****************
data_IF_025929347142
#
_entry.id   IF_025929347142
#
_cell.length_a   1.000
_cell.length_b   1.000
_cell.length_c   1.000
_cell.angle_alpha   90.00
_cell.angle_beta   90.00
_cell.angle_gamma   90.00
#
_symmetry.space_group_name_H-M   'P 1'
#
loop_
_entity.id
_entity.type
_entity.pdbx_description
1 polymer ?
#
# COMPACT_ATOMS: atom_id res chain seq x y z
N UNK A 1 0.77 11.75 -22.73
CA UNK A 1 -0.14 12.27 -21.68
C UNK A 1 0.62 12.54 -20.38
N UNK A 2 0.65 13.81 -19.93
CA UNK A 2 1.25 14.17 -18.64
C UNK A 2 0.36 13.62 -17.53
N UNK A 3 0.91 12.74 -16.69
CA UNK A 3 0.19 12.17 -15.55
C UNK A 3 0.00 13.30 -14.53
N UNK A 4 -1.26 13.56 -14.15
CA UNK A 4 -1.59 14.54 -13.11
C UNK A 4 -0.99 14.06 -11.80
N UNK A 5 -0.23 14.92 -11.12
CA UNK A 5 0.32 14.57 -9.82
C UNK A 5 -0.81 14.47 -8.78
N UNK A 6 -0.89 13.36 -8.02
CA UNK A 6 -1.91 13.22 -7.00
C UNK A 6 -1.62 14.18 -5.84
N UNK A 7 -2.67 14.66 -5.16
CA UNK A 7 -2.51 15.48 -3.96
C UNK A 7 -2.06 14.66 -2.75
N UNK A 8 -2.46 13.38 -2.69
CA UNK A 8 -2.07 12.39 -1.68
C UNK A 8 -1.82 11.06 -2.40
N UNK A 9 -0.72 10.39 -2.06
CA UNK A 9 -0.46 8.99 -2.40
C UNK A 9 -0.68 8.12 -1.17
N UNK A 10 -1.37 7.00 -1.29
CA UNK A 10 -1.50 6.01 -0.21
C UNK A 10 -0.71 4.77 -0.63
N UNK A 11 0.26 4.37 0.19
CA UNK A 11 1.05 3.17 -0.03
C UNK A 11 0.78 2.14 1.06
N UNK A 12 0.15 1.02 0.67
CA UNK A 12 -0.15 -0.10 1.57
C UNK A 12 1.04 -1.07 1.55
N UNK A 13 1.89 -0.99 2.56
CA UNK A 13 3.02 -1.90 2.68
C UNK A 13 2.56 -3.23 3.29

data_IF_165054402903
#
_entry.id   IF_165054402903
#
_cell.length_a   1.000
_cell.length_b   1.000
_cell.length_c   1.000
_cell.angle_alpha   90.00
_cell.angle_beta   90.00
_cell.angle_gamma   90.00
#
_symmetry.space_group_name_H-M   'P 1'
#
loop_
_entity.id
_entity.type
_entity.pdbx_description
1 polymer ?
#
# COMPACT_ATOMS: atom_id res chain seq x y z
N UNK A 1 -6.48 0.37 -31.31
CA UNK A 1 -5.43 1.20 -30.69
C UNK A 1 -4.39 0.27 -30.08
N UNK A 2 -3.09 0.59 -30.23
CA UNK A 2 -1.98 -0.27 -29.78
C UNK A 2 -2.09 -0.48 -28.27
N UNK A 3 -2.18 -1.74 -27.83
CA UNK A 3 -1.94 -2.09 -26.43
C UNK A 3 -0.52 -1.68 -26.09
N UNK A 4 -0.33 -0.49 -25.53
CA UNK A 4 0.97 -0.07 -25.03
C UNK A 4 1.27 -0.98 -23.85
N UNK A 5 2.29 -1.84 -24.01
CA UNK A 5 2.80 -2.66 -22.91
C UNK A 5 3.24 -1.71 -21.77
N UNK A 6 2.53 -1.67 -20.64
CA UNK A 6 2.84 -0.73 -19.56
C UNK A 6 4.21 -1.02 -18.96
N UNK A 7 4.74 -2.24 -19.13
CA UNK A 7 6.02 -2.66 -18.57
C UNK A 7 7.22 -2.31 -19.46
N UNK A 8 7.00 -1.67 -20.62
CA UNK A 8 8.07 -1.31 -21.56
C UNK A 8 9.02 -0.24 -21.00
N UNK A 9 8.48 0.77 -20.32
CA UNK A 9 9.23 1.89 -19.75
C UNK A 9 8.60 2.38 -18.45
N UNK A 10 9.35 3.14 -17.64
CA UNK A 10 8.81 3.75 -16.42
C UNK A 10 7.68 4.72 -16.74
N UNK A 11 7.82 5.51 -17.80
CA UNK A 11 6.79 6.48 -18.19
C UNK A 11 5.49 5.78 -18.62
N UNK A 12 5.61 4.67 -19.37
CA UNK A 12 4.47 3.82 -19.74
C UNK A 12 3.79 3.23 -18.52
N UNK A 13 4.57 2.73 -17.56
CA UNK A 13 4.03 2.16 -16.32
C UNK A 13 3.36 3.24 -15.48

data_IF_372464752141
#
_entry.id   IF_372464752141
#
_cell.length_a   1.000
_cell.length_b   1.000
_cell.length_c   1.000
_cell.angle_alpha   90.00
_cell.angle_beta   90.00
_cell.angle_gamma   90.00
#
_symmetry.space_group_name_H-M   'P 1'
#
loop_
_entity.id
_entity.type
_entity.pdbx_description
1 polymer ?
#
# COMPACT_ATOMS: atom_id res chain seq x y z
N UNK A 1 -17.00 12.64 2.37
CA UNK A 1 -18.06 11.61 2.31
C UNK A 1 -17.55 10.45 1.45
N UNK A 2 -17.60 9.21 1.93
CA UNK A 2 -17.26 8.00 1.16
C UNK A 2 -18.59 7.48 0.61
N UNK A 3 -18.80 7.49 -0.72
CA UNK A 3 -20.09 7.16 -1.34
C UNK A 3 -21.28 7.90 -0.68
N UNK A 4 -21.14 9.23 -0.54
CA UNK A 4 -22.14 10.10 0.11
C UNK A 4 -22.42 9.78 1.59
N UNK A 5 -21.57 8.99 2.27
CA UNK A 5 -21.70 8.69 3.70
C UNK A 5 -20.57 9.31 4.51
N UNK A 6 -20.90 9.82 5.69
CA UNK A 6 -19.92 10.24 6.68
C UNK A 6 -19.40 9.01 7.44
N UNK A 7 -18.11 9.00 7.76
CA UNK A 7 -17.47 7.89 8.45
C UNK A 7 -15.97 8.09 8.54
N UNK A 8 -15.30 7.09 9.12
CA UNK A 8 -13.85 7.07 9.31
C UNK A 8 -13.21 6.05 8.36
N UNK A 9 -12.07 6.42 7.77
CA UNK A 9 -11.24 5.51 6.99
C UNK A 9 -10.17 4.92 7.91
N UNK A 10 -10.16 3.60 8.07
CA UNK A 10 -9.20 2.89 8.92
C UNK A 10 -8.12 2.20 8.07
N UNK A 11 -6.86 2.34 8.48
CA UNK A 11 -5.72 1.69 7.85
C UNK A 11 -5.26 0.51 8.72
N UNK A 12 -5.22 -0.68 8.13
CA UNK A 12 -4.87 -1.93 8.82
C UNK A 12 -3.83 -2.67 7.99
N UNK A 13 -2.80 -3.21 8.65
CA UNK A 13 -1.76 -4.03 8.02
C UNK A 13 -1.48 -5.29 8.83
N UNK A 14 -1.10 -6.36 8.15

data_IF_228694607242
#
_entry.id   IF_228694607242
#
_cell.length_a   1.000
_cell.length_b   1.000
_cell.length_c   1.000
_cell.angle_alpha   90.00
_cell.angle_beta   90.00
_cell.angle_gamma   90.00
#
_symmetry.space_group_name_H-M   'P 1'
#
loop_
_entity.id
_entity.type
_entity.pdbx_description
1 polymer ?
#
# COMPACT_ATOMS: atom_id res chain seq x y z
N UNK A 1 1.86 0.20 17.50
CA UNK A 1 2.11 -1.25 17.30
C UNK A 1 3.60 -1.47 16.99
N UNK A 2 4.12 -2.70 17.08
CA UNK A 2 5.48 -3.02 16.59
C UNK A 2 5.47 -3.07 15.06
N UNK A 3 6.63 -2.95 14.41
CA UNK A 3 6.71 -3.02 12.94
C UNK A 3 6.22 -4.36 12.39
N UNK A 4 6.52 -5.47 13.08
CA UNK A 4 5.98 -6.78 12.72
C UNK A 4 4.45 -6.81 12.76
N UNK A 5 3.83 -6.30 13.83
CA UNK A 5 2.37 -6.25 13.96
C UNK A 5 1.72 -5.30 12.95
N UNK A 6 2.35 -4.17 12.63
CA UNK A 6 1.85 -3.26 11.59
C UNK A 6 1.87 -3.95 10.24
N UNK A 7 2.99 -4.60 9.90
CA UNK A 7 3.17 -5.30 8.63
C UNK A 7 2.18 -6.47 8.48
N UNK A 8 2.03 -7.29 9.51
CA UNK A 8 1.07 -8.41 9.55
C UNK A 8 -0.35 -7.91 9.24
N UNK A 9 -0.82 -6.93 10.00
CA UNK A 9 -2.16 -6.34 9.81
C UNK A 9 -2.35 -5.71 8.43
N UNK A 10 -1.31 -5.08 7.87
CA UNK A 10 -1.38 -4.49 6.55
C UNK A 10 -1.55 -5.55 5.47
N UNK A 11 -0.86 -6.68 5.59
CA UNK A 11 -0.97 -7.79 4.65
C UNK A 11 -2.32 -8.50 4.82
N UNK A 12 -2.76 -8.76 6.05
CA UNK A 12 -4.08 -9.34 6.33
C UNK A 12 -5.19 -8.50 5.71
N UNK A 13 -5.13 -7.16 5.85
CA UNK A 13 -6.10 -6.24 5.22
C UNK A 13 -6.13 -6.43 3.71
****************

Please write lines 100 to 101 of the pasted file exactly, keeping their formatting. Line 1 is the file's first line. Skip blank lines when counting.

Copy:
C UNK A 7 7.22 -2.31 -19.46
N UNK A 8 7.00 -1.67 -20.62